The fighting, though? That continued on, at least in some form. First, there was wrestling, where Elkins was an Indiana high school state champion at 140 pounds, and then, when wrestling ended prematurely after two years of college, mixed martial arts wasn't far behind.

Those days of making snap judgments on fighting were supposed to be far behind, too, at least after reaching the sport's top level, but the potential rewards of beating Mendes (13-1) are just too great.

"If I beat Mendes, I should be next in line or one fight away from a title shot. No doubt," he said. "I'm taking the fight on short notice. This would be six in a row and I'd beat the guy who had a shot at the title whose only loss is to Aldo."

With just over one month from his last fight to this one, Elkins didn't have the luxury of time to work on anything specific, but he sees improvements coming in practice, with an emphasis over the last two years on his hands.

That work manifested itself in his bout with Carvalho. Though the stoppage itself was contested, there is no debating that Elkins had him in big trouble resulting from an overhand right behind the ear that wobbled Carvalho, and a right cross on the chin that dropped him. Elkins said that's the result of sparring work and focus pads, and it's an element that he believes has changed his game for the better. Given Mendes' career wrestling success, that will be a key factor on Saturday. According to FightMetric, during the nine fights Mendes has competed in during his WEC and UFC days, he has completed 27 takedowns while none of his opponents have ever been able to put him on the mat.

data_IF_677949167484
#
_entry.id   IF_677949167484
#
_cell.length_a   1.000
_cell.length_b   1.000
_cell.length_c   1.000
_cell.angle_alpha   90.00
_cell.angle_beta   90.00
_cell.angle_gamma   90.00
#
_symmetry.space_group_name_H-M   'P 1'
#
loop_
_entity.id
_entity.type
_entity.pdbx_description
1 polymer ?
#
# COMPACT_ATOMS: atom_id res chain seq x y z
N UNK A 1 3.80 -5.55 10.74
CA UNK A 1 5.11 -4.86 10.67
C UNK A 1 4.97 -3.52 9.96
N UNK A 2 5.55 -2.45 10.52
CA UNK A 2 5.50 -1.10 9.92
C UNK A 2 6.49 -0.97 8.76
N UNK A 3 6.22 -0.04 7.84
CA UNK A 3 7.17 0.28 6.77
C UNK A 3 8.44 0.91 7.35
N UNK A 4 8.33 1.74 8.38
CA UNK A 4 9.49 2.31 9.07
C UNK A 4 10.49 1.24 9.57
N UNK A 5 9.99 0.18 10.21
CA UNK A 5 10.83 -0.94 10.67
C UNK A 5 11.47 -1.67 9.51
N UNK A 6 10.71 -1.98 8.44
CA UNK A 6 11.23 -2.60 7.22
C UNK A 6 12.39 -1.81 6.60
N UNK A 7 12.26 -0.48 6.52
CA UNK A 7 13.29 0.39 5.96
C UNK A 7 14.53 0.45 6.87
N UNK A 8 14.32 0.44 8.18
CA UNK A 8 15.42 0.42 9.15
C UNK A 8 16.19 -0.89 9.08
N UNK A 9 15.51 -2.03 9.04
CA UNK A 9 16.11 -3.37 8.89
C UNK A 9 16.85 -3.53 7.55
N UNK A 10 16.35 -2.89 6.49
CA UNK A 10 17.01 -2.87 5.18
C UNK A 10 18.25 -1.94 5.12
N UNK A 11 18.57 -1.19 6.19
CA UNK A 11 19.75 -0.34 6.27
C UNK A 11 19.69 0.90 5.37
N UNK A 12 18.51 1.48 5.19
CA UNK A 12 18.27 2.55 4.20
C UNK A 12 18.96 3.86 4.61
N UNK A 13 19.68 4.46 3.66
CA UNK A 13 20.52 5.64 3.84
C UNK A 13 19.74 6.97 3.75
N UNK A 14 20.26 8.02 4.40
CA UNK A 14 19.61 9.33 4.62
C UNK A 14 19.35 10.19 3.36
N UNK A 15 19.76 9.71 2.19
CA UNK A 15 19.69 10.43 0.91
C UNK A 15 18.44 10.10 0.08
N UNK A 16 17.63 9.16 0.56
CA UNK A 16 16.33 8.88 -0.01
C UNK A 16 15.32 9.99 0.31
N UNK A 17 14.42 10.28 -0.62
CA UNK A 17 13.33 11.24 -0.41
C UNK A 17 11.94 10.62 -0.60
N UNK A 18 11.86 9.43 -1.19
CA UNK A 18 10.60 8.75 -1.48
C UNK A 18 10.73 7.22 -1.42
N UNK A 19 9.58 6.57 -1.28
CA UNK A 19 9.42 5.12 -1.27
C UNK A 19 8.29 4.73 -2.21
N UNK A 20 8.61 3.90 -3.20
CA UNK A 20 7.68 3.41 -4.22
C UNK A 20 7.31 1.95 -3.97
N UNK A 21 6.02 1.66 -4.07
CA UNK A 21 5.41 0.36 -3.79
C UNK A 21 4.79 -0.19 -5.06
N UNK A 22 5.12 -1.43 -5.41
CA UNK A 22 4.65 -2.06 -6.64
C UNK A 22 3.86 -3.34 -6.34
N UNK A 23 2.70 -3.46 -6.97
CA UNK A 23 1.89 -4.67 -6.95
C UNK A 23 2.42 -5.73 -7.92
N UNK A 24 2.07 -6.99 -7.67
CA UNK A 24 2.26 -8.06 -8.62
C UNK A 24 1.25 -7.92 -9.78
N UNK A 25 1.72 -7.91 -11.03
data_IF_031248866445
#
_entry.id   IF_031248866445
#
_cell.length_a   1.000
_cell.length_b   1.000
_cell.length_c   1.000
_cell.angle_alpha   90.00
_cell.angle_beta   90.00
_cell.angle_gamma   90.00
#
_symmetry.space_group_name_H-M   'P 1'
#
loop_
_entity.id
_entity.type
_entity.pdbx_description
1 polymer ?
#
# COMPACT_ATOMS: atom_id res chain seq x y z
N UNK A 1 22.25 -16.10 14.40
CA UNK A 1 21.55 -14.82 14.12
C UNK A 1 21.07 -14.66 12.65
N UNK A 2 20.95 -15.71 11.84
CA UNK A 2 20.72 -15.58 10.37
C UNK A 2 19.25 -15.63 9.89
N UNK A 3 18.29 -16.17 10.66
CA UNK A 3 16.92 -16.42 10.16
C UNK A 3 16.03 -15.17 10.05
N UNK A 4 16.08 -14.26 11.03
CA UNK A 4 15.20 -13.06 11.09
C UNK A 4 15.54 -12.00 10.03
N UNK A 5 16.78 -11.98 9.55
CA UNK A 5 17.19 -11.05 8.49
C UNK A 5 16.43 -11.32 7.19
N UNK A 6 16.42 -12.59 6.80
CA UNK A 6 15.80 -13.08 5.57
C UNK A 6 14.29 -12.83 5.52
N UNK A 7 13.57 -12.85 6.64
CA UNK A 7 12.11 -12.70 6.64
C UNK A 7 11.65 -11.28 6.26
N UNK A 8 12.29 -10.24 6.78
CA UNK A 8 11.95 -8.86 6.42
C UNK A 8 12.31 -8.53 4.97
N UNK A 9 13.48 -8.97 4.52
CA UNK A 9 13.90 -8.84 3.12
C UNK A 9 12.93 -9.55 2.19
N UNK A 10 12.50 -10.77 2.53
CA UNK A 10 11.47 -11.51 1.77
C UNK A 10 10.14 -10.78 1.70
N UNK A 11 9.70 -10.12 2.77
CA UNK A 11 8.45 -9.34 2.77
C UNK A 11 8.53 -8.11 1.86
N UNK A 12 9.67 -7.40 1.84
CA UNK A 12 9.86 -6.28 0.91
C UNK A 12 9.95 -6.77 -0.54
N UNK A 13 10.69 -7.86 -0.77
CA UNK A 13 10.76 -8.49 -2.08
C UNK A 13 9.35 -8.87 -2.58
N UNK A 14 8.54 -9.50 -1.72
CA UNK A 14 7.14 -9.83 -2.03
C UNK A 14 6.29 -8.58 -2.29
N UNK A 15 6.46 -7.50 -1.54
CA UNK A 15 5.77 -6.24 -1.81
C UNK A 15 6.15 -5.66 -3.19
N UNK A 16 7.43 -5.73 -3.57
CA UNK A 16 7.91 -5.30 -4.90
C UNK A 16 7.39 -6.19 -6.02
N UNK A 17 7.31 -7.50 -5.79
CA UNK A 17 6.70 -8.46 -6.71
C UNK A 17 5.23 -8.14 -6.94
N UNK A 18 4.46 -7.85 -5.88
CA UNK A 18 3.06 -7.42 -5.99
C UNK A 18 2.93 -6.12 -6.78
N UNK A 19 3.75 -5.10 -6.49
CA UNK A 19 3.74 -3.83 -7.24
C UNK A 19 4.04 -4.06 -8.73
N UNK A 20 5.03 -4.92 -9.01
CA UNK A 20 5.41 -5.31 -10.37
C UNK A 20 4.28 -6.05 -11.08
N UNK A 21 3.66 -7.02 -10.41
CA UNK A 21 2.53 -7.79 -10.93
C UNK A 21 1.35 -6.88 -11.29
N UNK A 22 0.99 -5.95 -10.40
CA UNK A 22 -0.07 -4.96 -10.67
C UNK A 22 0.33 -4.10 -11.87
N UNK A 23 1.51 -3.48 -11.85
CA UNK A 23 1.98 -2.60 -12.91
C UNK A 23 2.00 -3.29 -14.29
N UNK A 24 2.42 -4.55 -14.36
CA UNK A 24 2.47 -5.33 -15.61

Mendes also has one other built-in advantage, in that he is coached by Duane "Bang" Ludwig, the same man who opposed Elkins in his UFC debut. While that matchup took place in 2010 and ended quickly after a fluke Ludwig injury, he still has the knowledge of his preparation work. But Elkins says that all this time later, he's a different fighter.

"I'm pretty well-rounded everywhere," he said. "I'm getting better everywhere. I’m definitely looking for finishes. Each fight I'm improving. Each fight I want to be better than I was the last fight. Every time I'm doing that, so I must be doing something right."

Not bad for a second-choice career. Elkins is also a Local 597 pipe-fitter, a trade he chased after dropping out of college to support his pregnant girlfriend Connie. The two were high school sweethearts and are now married with two children. His union job allows him to take off all the time he needs as long as he pays his dues, making it the perfect complementary position for his more demanding role as a professional mixed martial artist. The hope now is that his union job is something to fall back on when he's done with the fight game, a long time from now. After years of being overlooked and under-appreciated, Saturday night could be a life-changer for the quiet Midwest kid who has always been wanting for the right kind of attention.